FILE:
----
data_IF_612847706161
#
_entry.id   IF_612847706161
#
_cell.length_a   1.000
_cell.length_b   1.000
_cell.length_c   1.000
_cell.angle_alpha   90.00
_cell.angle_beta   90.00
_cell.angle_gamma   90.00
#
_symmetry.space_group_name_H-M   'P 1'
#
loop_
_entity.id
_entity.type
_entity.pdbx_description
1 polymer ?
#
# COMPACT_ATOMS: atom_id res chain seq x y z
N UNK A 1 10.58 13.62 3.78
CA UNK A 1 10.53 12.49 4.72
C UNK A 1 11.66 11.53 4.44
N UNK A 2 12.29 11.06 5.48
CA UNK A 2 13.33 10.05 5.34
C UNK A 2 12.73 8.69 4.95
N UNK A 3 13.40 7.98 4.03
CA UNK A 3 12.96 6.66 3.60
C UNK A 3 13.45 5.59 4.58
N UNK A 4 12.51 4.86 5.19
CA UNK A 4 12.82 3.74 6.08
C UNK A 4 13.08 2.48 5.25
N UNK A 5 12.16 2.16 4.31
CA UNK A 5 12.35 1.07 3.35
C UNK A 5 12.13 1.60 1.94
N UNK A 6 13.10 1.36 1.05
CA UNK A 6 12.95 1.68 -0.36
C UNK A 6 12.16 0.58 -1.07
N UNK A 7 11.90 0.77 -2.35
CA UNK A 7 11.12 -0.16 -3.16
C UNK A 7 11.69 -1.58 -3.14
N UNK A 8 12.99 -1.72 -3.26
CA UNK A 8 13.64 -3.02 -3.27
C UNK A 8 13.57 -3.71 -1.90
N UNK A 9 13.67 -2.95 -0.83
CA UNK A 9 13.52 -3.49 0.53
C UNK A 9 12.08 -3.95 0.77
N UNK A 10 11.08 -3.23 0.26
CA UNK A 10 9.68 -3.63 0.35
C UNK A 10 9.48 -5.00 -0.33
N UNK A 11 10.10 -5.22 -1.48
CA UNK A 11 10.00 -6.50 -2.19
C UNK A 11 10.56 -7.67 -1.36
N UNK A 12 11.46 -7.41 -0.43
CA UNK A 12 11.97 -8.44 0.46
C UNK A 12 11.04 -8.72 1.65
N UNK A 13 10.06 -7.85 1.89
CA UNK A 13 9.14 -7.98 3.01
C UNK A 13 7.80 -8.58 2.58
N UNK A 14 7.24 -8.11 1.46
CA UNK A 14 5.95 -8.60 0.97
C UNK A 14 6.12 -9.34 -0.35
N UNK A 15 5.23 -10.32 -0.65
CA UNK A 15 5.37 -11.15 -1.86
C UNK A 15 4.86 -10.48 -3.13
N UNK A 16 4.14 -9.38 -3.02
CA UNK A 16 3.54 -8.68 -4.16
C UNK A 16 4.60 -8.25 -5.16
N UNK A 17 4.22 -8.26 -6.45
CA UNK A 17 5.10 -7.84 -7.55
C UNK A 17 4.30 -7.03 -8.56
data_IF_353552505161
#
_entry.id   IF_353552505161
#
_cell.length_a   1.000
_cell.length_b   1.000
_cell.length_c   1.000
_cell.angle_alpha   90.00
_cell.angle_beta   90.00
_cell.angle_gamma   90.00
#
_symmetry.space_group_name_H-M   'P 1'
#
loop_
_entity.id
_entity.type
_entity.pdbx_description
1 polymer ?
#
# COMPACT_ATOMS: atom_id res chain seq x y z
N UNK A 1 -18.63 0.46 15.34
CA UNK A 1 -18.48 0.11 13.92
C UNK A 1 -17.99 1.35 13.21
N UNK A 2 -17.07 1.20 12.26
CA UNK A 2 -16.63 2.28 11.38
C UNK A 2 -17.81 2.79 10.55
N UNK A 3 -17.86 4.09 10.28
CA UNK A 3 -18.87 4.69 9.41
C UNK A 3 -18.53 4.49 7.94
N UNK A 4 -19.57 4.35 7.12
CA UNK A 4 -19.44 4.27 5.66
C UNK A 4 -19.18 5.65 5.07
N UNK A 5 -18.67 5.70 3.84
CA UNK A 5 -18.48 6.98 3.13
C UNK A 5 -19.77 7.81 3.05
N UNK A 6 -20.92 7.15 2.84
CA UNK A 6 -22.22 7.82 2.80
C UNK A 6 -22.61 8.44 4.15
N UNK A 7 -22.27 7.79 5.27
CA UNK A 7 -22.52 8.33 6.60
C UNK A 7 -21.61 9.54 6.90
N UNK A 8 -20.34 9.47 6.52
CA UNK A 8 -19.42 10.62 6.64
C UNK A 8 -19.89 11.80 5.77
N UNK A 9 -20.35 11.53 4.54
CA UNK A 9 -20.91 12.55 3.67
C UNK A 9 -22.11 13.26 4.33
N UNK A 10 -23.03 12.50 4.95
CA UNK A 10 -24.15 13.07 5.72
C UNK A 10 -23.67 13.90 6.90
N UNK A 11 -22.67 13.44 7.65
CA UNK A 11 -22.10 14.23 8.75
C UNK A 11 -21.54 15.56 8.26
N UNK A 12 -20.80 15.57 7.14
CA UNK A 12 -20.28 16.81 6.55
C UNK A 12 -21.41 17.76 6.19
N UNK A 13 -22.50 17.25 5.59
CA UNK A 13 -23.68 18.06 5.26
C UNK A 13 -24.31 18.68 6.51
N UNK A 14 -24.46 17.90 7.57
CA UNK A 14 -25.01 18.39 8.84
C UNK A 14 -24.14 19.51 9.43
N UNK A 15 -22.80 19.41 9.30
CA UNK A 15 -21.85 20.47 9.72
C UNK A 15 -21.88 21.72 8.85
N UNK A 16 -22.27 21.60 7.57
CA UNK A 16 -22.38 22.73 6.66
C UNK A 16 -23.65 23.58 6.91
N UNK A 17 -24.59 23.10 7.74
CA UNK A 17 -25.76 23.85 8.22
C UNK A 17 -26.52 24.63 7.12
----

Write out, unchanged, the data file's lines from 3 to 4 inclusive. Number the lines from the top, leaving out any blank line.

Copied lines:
_entry.id   IF_612847706161
#